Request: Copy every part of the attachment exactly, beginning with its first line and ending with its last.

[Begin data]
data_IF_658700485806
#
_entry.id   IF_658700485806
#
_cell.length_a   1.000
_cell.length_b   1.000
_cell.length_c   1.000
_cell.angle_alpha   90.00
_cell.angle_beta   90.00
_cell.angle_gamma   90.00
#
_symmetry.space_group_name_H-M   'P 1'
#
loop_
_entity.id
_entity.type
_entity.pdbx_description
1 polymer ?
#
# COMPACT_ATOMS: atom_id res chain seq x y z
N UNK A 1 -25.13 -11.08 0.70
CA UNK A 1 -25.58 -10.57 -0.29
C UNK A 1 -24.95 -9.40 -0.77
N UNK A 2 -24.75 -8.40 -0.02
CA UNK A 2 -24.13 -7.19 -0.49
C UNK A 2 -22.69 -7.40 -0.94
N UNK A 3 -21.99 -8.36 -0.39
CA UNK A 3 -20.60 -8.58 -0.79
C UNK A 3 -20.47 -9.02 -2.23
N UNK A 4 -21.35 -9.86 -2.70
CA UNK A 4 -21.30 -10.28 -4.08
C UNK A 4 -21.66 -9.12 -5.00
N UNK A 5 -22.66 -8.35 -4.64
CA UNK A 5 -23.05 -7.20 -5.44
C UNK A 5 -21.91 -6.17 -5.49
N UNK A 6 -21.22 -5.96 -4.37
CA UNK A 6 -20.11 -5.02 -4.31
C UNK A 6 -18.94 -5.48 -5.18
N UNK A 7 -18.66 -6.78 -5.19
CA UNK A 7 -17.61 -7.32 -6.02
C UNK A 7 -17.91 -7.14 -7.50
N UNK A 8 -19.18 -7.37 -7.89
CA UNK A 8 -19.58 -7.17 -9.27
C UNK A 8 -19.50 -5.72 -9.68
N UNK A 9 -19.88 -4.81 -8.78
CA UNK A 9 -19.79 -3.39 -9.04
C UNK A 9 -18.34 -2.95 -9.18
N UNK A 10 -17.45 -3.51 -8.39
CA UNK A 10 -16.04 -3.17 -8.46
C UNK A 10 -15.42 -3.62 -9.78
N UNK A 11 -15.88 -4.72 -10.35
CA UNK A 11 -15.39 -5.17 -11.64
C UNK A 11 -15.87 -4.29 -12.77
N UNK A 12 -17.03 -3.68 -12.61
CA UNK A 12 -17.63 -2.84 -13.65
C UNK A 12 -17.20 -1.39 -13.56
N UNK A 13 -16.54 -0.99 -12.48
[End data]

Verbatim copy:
data_IF_658700485806
#
_entry.id   IF_658700485806
#
_cell.length_a   1.000
_cell.length_b   1.000
_cell.length_c   1.000
_cell.angle_alpha   90.00
_cell.angle_beta   90.00
_cell.angle_gamma   90.00
#
_symmetry.space_group_name_H-M   'P 1'
#
loop_
_entity.id
_entity.type
_entity.pdbx_description
1 polymer ?
#
# COMPACT_ATOMS: atom_id res chain seq x y z
N UNK A 1 -25.13 -11.08 0.70
CA UNK A 1 -25.58 -10.57 -0.29
C UNK A 1 -24.95 -9.40 -0.77
N UNK A 2 -24.75 -8.40 -0.02
CA UNK A 2 -24.13 -7.19 -0.49
C UNK A 2 -22.69 -7.40 -0.94
N UNK A 3 -21.99 -8.36 -0.39
CA UNK A 3 -20.60 -8.58 -0.79
C UNK A 3 -20.47 -9.02 -2.23
N UNK A 4 -21.35 -9.86 -2.70
CA UNK A 4 -21.30 -10.28 -4.08
C UNK A 4 -21.66 -9.12 -5.00
N UNK A 5 -22.66 -8.35 -4.64
CA UNK A 5 -23.05 -7.20 -5.44
C UNK A 5 -21.91 -6.17 -5.49
N UNK A 6 -21.22 -5.96 -4.37
CA UNK A 6 -20.11 -5.02 -4.31
C UNK A 6 -18.94 -5.48 -5.18
N UNK A 7 -18.66 -6.78 -5.19
CA UNK A 7 -17.61 -7.32 -6.02
C UNK A 7 -17.91 -7.14 -7.50
N UNK A 8 -19.18 -7.37 -7.89
CA UNK A 8 -19.58 -7.17 -9.27
C UNK A 8 -19.50 -5.72 -9.68
N UNK A 9 -19.88 -4.81 -8.78
CA UNK A 9 -19.79 -3.39 -9.04
C UNK A 9 -18.34 -2.95 -9.18
N UNK A 10 -17.45 -3.51 -8.39
CA UNK A 10 -16.04 -3.17 -8.46
C UNK A 10 -15.42 -3.62 -9.78
N UNK A 11 -15.88 -4.72 -10.35
CA UNK A 11 -15.39 -5.17 -11.64
C UNK A 11 -15.87 -4.29 -12.77
N UNK A 12 -17.03 -3.68 -12.61
CA UNK A 12 -17.63 -2.84 -13.65
C UNK A 12 -17.20 -1.39 -13.56
N UNK A 13 -16.54 -0.99 -12.48